Back then I don’t think I had even heard the word bipolar disorder. Manic Depression was just the title of the Jimi Hendrix song.  I did know that just getting out of the house – even out of bed – was often an enormous task when depression hit. When mania was pushing me to outer limits, I was the life of the party.  People thought (and still do) I was a drama queen.  I was told to snap out of “it” but wondered why I couldn’t.  I did know I couldn’t tell anyone about the places and pictures in my head.  I could barely explain them to myself, and trying to describe them to other kids – or any of our teachers – would have added just one more oddity to my already odd personality.    

It wasn’t until I was an adult that I realized that I might not just have the blues.

I was lucky.  When my own bipolar disorder was diagnosed, my family was overwhelmingly supportive, and our home, at least, was a safe place to talk about mental illness.  The rest of the world is not so safe, and not everyone is so lucky.

I don’t know if this boy had a safe place to talk about the suicidal tendencies he had been exhibiting for as long as I had known of him. I do know that we still live in a world that makes opening up about mental illness – or even its symptomatic emotions – is like baring your throat to the wolves.  There is still stigma where there needs to be safe spaces.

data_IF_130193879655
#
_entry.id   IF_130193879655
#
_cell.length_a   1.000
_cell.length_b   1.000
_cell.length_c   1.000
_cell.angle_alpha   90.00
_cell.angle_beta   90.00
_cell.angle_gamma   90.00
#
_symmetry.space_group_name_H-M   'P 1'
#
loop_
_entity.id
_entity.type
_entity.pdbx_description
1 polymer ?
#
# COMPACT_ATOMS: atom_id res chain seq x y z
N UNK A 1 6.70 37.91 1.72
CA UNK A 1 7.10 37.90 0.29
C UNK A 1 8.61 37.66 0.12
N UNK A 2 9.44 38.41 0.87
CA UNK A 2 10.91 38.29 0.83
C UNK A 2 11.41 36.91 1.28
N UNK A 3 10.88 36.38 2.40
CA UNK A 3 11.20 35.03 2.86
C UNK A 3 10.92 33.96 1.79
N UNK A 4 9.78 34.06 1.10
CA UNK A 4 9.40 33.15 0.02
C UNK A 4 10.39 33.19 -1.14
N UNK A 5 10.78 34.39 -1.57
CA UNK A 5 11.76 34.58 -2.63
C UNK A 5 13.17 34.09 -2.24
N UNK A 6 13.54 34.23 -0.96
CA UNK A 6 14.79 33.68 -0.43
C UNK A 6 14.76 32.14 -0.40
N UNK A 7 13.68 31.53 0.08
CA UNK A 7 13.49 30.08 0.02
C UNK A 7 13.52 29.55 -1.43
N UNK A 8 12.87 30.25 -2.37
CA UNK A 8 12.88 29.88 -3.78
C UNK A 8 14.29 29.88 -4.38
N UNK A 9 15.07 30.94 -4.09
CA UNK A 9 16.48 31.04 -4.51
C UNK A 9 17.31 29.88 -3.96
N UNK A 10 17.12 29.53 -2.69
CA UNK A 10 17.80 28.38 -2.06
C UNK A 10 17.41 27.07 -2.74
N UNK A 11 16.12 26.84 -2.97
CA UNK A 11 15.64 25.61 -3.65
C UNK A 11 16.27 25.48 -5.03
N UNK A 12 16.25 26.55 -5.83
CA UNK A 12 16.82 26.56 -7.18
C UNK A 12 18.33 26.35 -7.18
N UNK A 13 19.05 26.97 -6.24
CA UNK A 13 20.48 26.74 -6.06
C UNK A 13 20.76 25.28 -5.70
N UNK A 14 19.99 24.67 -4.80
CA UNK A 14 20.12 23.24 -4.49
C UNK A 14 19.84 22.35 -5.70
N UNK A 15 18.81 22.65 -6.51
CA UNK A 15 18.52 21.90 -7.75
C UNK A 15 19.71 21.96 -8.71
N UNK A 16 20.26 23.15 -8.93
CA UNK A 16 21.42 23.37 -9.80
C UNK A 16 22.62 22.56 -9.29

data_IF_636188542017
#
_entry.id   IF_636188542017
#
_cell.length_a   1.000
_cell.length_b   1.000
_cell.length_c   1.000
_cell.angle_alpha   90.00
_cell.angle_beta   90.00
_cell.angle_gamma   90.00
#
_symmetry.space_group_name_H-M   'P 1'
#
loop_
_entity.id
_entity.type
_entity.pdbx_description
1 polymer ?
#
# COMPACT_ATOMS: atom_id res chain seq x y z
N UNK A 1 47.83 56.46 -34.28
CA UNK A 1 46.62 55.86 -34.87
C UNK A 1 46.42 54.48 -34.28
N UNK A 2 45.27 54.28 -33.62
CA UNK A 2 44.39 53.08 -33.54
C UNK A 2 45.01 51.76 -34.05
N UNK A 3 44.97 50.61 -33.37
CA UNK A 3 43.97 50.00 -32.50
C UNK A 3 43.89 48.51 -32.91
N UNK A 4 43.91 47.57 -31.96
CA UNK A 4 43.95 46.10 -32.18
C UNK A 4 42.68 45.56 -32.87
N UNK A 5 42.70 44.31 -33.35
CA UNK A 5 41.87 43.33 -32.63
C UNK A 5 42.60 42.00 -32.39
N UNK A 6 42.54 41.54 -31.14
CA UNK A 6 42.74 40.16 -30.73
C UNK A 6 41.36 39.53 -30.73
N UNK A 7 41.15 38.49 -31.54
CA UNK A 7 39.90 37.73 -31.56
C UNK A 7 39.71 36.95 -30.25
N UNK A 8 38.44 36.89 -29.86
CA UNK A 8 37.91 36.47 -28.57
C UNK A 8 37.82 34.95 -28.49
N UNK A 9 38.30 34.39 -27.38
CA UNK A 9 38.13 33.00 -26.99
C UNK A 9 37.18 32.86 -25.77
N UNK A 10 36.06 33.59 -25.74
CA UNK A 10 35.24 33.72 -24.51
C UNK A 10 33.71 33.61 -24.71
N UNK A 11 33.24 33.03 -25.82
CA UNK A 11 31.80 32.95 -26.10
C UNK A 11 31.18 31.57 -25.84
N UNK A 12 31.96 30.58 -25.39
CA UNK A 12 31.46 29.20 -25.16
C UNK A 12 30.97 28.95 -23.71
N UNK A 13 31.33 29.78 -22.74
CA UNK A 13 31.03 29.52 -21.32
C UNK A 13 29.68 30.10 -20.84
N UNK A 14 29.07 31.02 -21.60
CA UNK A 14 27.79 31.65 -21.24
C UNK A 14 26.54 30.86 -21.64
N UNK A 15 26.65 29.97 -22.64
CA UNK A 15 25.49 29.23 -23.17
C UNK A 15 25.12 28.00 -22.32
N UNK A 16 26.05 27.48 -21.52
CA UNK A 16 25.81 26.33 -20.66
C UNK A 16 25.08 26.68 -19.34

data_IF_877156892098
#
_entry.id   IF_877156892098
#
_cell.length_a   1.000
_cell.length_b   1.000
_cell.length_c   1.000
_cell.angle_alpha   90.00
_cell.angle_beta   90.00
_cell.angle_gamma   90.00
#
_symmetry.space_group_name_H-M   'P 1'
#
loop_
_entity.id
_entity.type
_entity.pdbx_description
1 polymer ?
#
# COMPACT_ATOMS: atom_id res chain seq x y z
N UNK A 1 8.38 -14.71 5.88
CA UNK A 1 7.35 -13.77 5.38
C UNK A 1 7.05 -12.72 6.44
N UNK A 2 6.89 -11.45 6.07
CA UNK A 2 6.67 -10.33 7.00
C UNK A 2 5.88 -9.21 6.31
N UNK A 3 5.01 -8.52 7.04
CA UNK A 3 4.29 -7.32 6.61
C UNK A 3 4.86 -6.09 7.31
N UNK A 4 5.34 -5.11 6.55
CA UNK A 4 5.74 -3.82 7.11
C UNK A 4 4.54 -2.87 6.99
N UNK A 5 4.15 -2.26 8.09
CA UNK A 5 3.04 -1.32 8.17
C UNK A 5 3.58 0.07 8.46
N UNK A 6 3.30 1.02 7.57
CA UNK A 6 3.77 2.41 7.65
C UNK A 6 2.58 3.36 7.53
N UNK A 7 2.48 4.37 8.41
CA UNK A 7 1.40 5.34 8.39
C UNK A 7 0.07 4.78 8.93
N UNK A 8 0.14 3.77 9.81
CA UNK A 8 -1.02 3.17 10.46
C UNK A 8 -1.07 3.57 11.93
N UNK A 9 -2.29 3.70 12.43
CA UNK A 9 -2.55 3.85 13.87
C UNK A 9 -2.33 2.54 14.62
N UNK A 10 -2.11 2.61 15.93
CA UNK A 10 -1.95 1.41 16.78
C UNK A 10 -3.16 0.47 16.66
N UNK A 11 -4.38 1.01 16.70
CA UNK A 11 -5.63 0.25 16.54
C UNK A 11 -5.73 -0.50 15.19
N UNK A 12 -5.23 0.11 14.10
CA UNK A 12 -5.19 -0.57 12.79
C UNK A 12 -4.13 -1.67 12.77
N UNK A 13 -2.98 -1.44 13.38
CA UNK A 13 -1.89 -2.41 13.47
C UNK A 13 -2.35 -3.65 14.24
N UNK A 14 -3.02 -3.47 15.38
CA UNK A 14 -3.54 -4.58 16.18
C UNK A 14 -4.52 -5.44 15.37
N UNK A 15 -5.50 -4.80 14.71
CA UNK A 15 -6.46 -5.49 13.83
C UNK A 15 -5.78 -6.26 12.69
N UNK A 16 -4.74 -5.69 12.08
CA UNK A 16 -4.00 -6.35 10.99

Our very small town of 300+ people has talked of it regularly since it happened.  I hope we all continue talking about it. Mostly I hope we start talking about giving other kids like him a safe place to talk about their visions before they become reality.

Magic Pills, Ills, and Long Forgotten Cures


As I’m lying down with my little one for his bedtime snuggle, I’m realizing that I haven’t retreated to the fantasy world that gets me through depressions lately.  At first I though it was the magic pill I’ve been taking, but I think something better is happening.

When I first started taking the pills, I tried to get in and I couldn’t.  Something was blocking the door.  It wasn’t me, it was the pill.  But in the last few weeks I’ve begun taking care of my physical health, and while that switch took a herculean effort to move to the on position, it’s like watching a compact fluorescent’s power grow as it absorbs powers.  At first it’s only little successes, but then a sense of physical well being takes over, charging the mercury until all the rooms in my head are bright, and my vision is clear.

Now running about a mile or mile 1/2 a day, hoping to get up to three so I can run with my sister in August, I’m starting to feel the effect of a natural magic pill.  As I was lying next to my beautiful sleeping boy, I noticed I still couldn’t get into the room, but for the first time in a long time, I didn’t need or want to.  Some of that need may have been quashed by pharma, but it’s nice to know that at least some of that lack of desire may be my own doing.

The Cure

The hairy edge

A week ago I got the prescription. Two days later I picked it up. I’m not functioning. These magic pills feel like my last straws, but I still can’t bring myself to open the bottle.

It’s been twenty-odd years since I last turned to Prozac.  The drug and the disease it’s meant to treat are both better understood, and I understand I’m at that place where I need help that can’t come from myself or another human.  I’ve tried other magic pills and management methods. Some of them get me out of the cave for a while, but, as the characters on my favorite guilty pleasure show ‘Once Upon a Time’ are fond of saying, All magic comes with a price.